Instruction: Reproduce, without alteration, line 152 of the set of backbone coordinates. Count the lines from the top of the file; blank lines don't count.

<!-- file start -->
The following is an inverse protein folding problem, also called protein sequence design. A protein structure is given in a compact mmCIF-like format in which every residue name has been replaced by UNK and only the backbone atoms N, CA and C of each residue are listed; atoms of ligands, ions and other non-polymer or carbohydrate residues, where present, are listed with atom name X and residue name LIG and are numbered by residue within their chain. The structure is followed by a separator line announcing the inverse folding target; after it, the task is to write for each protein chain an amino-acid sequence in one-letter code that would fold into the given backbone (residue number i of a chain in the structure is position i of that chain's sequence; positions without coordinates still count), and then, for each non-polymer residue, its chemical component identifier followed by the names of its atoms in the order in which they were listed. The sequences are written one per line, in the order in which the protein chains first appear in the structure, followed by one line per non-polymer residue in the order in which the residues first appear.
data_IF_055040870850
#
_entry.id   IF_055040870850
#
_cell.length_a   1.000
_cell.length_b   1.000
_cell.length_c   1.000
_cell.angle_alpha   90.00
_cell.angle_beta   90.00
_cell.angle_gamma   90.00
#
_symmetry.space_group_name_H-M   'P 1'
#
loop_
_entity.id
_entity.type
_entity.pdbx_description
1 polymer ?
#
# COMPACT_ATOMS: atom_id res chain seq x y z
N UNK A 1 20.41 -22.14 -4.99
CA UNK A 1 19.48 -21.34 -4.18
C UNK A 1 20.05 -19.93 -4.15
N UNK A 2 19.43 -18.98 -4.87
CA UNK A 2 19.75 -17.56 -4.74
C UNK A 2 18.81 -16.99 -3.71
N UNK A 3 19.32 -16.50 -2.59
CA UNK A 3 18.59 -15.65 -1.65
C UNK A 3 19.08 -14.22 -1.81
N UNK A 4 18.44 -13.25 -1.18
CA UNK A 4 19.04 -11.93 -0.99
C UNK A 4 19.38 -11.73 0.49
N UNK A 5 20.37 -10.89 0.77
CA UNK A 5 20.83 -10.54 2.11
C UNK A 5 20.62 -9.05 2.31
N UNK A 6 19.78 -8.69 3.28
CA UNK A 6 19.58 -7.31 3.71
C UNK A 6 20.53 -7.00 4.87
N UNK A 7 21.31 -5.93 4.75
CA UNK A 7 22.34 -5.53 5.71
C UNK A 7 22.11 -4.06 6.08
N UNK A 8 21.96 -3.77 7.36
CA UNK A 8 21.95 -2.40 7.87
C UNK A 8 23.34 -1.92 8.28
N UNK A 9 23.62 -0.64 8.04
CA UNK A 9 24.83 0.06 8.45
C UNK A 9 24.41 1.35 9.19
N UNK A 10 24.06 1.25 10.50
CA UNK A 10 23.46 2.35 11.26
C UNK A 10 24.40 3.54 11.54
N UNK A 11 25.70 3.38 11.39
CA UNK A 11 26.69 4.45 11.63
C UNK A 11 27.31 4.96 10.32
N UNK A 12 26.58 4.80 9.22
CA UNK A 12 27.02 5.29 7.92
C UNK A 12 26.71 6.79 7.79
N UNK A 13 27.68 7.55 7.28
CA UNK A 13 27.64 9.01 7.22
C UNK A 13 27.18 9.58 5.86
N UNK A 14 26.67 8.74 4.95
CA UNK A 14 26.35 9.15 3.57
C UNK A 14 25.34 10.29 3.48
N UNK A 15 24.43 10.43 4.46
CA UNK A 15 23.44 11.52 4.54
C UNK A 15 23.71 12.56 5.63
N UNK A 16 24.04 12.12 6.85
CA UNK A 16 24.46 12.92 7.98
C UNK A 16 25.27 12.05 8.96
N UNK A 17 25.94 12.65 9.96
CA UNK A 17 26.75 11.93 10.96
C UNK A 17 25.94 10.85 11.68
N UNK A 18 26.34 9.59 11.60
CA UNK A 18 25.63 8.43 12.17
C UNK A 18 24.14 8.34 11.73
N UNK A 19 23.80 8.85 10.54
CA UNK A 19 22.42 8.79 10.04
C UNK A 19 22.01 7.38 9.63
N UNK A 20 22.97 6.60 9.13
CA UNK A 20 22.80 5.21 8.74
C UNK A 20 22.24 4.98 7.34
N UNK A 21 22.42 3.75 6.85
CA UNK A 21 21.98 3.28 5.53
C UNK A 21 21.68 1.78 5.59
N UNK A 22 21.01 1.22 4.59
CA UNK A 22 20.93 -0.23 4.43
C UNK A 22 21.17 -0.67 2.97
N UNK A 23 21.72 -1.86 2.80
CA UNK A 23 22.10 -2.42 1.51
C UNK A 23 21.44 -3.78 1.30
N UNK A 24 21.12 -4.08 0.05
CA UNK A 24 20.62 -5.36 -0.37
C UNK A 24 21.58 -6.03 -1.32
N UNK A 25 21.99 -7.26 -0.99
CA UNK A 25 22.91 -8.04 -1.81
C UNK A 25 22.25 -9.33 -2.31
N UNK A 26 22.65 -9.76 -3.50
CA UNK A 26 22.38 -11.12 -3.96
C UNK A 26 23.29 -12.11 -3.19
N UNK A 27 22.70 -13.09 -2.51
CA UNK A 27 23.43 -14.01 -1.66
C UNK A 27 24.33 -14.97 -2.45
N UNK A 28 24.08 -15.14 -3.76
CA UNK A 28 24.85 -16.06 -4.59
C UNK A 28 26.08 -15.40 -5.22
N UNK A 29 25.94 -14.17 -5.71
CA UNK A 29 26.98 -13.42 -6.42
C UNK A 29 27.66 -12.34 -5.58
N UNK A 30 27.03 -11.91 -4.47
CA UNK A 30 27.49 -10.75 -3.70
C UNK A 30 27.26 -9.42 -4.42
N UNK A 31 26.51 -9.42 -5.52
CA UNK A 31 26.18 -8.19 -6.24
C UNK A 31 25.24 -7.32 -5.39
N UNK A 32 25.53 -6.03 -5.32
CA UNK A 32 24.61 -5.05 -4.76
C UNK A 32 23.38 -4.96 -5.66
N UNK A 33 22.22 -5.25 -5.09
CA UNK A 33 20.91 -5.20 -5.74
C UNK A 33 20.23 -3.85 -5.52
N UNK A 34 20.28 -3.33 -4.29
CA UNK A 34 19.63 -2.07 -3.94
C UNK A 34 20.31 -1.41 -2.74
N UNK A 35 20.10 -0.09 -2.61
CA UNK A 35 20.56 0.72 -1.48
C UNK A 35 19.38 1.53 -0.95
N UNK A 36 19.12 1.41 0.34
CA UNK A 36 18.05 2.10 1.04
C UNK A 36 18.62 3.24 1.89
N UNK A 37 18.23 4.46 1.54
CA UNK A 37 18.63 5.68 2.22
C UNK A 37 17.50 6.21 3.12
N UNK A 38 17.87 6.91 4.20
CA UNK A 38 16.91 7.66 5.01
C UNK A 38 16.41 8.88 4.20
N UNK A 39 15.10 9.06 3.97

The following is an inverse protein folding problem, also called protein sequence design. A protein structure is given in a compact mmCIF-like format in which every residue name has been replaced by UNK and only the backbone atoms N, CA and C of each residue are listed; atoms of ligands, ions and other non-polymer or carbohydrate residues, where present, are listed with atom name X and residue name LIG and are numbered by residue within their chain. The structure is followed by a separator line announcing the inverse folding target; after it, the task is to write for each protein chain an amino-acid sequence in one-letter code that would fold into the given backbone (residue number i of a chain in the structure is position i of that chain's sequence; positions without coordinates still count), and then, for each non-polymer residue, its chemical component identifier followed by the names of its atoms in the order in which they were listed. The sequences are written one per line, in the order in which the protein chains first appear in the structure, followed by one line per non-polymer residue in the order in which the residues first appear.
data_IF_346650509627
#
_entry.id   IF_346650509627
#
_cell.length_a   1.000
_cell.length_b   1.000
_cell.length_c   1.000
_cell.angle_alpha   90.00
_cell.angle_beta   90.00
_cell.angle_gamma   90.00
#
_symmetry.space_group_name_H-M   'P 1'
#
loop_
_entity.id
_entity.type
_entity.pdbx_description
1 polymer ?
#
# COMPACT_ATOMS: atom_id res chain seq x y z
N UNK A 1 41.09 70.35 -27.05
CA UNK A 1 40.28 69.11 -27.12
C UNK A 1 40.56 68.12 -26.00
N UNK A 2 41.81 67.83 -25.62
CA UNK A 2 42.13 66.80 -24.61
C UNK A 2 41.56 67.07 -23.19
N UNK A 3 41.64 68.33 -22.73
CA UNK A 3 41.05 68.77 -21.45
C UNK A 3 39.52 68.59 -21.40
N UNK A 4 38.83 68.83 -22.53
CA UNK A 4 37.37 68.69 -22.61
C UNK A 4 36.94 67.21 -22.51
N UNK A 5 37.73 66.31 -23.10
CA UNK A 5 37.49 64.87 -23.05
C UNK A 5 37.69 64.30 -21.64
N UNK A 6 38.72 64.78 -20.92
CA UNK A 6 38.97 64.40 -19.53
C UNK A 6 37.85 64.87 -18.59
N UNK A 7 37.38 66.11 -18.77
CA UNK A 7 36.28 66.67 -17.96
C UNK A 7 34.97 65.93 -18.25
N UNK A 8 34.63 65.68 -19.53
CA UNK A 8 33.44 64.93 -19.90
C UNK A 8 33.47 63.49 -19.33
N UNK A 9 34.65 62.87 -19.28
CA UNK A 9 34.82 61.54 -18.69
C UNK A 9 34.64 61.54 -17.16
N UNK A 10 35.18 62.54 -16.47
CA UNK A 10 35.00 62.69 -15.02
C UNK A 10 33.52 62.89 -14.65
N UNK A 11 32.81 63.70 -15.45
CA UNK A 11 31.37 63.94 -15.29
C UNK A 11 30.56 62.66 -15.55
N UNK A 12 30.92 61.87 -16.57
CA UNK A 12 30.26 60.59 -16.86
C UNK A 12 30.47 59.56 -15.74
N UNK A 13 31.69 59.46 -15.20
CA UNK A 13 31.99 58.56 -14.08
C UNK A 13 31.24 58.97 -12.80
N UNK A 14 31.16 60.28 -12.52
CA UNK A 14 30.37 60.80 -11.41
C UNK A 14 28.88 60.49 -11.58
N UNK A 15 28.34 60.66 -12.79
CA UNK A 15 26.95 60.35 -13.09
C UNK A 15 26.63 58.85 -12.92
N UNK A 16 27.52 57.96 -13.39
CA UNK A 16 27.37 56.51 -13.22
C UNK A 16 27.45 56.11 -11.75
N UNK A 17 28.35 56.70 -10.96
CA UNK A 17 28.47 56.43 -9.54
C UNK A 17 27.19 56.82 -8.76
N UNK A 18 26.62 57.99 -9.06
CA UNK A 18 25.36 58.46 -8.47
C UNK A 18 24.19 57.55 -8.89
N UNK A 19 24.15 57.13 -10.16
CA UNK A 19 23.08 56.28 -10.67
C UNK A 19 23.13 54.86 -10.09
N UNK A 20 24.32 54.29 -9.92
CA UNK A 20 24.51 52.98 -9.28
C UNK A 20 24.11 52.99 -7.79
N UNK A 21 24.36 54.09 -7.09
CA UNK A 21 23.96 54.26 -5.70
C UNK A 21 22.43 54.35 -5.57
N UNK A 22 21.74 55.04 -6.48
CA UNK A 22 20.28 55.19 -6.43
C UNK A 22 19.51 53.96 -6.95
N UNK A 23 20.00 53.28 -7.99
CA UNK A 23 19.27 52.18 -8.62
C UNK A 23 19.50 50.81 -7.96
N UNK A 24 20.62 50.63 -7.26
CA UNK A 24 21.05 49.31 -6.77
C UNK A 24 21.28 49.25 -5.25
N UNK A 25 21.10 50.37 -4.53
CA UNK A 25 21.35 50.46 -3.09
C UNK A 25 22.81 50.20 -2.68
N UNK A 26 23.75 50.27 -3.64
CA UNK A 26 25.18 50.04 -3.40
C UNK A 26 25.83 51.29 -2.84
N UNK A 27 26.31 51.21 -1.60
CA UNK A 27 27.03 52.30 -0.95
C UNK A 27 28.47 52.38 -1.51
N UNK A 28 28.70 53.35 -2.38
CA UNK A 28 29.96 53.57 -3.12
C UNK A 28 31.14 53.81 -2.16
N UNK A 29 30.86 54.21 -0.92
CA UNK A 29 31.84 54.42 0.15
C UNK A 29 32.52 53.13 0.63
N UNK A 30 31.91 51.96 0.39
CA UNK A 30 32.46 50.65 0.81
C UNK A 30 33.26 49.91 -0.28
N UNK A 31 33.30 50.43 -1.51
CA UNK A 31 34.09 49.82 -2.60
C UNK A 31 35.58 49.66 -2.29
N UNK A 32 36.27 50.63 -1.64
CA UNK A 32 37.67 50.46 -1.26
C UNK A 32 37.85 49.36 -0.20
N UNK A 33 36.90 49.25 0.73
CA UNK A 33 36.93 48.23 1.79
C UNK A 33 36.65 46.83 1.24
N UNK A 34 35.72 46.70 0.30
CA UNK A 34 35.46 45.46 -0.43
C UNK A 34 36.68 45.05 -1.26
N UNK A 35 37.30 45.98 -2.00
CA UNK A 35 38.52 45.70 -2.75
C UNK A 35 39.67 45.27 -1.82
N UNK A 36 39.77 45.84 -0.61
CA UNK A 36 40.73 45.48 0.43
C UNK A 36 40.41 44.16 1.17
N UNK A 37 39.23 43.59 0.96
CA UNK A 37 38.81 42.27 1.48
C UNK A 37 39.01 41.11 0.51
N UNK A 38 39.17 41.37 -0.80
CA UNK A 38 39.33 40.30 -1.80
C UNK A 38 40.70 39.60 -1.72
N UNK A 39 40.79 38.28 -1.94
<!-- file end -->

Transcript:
_entity.id